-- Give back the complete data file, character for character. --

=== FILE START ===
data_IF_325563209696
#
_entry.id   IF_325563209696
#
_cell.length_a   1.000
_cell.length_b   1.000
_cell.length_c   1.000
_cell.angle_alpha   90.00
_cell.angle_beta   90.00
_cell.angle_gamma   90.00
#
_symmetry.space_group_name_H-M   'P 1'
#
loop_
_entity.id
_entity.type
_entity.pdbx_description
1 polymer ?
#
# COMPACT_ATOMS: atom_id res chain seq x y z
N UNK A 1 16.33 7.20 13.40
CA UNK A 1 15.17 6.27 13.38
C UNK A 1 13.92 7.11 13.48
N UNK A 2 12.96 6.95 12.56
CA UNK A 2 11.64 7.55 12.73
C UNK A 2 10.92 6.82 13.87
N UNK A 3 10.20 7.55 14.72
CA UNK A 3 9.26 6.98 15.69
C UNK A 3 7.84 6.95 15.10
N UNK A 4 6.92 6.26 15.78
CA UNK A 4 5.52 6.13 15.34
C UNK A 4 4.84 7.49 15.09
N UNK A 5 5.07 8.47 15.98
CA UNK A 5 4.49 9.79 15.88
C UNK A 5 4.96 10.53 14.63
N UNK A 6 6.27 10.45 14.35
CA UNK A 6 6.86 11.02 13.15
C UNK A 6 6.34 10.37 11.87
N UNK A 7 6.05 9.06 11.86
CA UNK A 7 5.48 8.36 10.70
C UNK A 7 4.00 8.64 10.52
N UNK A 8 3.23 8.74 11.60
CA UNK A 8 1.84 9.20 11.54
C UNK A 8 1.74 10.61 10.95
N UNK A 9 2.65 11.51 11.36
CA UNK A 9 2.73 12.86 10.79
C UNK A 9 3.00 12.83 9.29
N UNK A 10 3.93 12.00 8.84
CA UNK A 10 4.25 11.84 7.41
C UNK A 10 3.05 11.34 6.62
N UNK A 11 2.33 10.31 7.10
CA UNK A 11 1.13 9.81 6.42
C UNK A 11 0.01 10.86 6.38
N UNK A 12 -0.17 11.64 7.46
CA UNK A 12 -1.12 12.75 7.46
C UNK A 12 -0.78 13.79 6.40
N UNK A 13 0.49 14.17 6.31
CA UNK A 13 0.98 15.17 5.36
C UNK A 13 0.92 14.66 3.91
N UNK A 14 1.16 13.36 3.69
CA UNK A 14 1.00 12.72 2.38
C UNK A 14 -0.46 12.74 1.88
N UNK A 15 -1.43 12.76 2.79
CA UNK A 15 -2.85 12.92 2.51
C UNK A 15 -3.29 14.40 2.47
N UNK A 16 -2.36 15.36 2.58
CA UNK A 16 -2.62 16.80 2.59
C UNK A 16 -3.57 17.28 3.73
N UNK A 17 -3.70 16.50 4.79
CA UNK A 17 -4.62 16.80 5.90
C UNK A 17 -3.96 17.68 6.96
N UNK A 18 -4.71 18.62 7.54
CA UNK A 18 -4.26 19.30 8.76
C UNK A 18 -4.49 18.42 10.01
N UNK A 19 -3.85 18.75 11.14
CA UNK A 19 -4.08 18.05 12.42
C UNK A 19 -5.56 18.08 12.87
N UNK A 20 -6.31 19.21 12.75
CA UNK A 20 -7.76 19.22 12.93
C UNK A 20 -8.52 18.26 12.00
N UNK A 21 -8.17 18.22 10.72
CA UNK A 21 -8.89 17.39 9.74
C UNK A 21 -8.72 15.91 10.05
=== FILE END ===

data_IF_325563209696
#
_entry.id   IF_325563209696
#
_cell.length_a   1.000
_cell.length_b   1.000
_cell.length_c   1.000
_cell.angle_alpha   90.00
_cell.angle_beta   90.00
_cell.angle_gamma   90.00
#
_symmetry.space_group_name_H-M   'P 1'
#
loop_
_entity.id
_entity.type
_entity.pdbx_description
1 polymer ?
#
# COMPACT_ATOMS: atom_id res chain seq x y z
N UNK A 1 16.33 7.20 13.40
CA UNK A 1 15.17 6.27 13.38
C UNK A 1 13.92 7.11 13.48
N UNK A 2 12.96 6.95 12.56
CA UNK A 2 11.64 7.55 12.73
C UNK A 2 10.92 6.82 13.87
N UNK A 3 10.20 7.55 14.72
CA UNK A 3 9.26 6.98 15.69
C UNK A 3 7.84 6.95 15.10
N UNK A 4 6.92 6.26 15.78
CA UNK A 4 5.52 6.13 15.34
C UNK A 4 4.84 7.49 15.09
N UNK A 5 5.07 8.47 15.98
CA UNK A 5 4.49 9.79 15.88
C UNK A 5 4.96 10.53 14.63
N UNK A 6 6.27 10.45 14.35
CA UNK A 6 6.86 11.02 13.15
C UNK A 6 6.34 10.37 11.87
N UNK A 7 6.05 9.06 11.86
CA UNK A 7 5.48 8.36 10.70
C UNK A 7 4.00 8.64 10.52
N UNK A 8 3.23 8.74 11.60
CA UNK A 8 1.84 9.20 11.54
C UNK A 8 1.74 10.61 10.95
N UNK A 9 2.65 11.51 11.36
CA UNK A 9 2.73 12.86 10.79
C UNK A 9 3.00 12.83 9.29
N UNK A 10 3.93 12.00 8.84
CA UNK A 10 4.25 11.84 7.41
C UNK A 10 3.05 11.34 6.62
N UNK A 11 2.33 10.31 7.10
CA UNK A 11 1.13 9.81 6.42
C UNK A 11 0.01 10.86 6.38
N UNK A 12 -0.17 11.64 7.46
CA UNK A 12 -1.12 12.75 7.46
C UNK A 12 -0.78 13.79 6.40
N UNK A 13 0.49 14.17 6.31
CA UNK A 13 0.98 15.17 5.36
C UNK A 13 0.92 14.66 3.91
N UNK A 14 1.16 13.36 3.69
CA UNK A 14 1.00 12.72 2.38
C UNK A 14 -0.46 12.74 1.88
N UNK A 15 -1.43 12.76 2.79
CA UNK A 15 -2.85 12.92 2.51
C UNK A 15 -3.29 14.40 2.47
N UNK A 16 -2.36 15.36 2.58
CA UNK A 16 -2.62 16.80 2.59
C UNK A 16 -3.57 17.28 3.73
N UNK A 17 -3.70 16.50 4.79
CA UNK A 17 -4.62 16.80 5.90
C UNK A 17 -3.96 17.68 6.96
N UNK A 18 -4.71 18.62 7.54
CA UNK A 18 -4.26 19.30 8.76
C UNK A 18 -4.49 18.42 10.01
N UNK A 19 -3.85 18.75 11.14
CA UNK A 19 -4.08 18.05 12.42
C UNK A 19 -5.56 18.08 12.87
N UNK A 20 -6.31 19.21 12.75
CA UNK A 20 -7.76 19.22 12.93
C UNK A 20 -8.52 18.26 12.00
N UNK A 21 -8.17 18.22 10.72
CA UNK A 21 -8.89 17.39 9.74
C UNK A 21 -8.72 15.91 10.05